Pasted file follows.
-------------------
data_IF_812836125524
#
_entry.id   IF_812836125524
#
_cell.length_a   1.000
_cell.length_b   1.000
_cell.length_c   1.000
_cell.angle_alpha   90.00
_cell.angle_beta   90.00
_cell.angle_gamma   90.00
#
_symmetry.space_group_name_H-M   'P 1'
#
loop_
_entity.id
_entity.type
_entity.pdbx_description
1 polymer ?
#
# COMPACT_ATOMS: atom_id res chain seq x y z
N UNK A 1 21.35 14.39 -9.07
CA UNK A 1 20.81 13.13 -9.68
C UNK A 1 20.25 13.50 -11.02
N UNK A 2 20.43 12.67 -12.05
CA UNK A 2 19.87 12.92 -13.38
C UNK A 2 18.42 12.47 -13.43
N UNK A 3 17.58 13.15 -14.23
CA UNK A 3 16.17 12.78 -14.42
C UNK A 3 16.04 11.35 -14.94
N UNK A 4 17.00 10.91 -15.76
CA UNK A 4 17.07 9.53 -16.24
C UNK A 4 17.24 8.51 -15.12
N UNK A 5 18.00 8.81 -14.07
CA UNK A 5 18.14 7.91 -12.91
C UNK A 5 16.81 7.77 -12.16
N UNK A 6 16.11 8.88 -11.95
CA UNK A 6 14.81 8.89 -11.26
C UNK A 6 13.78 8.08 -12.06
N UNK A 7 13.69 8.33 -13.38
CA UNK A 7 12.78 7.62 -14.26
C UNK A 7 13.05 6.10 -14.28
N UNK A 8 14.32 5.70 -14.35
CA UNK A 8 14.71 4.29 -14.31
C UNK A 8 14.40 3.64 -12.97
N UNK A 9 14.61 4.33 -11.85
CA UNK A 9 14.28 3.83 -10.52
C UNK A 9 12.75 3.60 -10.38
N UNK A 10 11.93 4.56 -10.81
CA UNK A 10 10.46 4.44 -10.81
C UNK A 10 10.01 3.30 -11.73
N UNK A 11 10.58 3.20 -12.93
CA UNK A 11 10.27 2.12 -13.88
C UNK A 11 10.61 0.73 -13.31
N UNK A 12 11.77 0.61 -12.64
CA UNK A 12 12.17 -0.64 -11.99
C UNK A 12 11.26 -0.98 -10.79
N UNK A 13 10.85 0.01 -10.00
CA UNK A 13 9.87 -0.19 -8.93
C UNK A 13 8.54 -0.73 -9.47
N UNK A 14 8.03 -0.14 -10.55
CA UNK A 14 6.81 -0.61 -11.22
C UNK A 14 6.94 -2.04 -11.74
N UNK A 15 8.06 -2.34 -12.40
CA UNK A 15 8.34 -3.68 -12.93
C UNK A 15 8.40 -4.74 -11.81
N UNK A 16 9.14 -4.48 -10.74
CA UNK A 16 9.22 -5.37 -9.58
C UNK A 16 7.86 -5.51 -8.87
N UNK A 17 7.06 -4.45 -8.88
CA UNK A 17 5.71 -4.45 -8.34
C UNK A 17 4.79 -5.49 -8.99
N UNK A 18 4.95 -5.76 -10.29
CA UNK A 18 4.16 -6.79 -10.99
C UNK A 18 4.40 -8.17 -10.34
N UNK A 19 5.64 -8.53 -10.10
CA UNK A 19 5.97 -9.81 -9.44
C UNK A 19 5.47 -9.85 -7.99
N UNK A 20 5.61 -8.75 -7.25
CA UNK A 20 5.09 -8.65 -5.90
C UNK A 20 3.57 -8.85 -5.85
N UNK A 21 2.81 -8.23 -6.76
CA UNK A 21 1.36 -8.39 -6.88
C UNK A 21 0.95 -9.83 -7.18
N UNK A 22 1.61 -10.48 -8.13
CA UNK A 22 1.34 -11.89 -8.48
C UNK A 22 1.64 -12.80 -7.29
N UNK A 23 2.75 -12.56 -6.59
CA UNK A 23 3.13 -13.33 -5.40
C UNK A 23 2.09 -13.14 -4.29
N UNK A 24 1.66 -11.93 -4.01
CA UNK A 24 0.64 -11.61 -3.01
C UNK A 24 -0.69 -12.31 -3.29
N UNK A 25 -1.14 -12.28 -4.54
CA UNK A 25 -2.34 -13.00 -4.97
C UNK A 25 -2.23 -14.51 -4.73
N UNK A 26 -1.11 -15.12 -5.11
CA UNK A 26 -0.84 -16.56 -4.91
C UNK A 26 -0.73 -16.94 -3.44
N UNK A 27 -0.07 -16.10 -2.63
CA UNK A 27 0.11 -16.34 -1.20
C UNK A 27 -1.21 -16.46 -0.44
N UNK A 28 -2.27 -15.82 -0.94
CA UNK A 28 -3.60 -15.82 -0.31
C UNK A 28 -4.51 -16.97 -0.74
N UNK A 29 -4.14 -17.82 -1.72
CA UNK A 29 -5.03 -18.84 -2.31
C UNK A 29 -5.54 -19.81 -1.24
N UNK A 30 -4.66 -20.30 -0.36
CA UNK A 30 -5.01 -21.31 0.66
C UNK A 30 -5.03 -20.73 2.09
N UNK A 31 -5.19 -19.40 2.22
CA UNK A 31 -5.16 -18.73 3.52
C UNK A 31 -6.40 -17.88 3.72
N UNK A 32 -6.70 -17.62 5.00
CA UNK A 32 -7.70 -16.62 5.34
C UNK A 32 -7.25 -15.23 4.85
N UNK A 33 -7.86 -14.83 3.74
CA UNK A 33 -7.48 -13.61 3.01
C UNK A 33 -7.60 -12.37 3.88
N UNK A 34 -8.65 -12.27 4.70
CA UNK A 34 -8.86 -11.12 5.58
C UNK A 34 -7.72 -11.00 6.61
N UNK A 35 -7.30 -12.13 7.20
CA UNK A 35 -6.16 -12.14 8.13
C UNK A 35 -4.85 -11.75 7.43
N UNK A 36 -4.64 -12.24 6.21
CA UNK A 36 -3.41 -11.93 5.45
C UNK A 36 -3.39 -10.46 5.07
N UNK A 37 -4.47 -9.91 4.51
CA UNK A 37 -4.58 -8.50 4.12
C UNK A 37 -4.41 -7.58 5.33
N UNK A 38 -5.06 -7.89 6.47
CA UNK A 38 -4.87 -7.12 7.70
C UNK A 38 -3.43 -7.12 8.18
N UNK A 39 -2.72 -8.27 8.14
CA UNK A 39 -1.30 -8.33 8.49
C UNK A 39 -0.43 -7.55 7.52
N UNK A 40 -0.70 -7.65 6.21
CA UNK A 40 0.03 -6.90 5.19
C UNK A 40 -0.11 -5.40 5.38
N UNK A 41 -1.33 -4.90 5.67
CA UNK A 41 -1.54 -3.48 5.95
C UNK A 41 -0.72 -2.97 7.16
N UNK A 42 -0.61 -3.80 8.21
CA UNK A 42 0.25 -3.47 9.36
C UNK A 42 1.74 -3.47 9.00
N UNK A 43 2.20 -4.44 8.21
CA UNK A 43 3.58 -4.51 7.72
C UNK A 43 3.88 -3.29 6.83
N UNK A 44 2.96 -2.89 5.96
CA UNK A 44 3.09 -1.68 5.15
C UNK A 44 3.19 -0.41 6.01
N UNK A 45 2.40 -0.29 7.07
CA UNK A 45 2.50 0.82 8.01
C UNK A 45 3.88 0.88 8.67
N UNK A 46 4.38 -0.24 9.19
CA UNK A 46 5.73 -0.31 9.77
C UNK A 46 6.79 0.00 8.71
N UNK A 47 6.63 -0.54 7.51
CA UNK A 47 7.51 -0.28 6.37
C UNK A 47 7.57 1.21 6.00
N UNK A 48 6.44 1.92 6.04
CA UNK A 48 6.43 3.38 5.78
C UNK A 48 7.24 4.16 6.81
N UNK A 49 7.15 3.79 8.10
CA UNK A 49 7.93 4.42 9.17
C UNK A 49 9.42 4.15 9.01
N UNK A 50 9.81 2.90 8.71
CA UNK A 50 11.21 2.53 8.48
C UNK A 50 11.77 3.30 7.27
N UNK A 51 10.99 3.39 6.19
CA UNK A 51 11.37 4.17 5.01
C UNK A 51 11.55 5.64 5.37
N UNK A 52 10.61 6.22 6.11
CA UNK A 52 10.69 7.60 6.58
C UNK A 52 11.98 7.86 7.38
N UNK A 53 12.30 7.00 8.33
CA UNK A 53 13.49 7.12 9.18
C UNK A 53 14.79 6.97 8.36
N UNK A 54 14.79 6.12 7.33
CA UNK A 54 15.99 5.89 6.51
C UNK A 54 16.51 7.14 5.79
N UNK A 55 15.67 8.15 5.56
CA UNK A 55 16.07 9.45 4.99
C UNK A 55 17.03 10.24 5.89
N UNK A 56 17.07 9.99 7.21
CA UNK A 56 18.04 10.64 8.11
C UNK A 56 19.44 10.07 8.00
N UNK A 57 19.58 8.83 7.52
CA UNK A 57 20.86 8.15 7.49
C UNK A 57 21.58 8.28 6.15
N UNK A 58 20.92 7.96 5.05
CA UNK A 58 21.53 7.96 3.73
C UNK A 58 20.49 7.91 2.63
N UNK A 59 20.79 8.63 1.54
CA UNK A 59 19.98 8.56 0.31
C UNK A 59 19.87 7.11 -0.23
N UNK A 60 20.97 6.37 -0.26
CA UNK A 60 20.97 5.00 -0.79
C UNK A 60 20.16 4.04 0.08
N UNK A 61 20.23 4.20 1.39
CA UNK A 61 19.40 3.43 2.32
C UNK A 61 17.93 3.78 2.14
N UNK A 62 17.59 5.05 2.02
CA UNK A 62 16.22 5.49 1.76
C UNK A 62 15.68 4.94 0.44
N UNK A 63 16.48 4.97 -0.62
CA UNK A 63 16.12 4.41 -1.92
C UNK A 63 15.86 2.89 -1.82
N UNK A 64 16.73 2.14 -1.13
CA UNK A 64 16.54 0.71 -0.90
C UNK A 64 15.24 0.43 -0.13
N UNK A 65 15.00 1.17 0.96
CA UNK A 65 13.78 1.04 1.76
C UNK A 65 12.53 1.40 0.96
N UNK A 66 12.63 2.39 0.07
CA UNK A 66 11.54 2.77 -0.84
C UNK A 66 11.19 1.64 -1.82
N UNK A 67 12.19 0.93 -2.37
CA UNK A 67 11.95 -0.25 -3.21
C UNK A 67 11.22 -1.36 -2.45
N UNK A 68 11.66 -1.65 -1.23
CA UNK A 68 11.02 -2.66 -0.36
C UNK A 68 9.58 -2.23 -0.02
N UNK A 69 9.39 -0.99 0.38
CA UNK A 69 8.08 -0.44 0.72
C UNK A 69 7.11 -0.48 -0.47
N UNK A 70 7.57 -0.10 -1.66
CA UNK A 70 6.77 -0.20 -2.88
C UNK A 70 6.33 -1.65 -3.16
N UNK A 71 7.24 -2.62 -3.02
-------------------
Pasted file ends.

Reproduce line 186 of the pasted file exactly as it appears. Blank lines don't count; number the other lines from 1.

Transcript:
N UNK A 56 17.07 9.99 7.21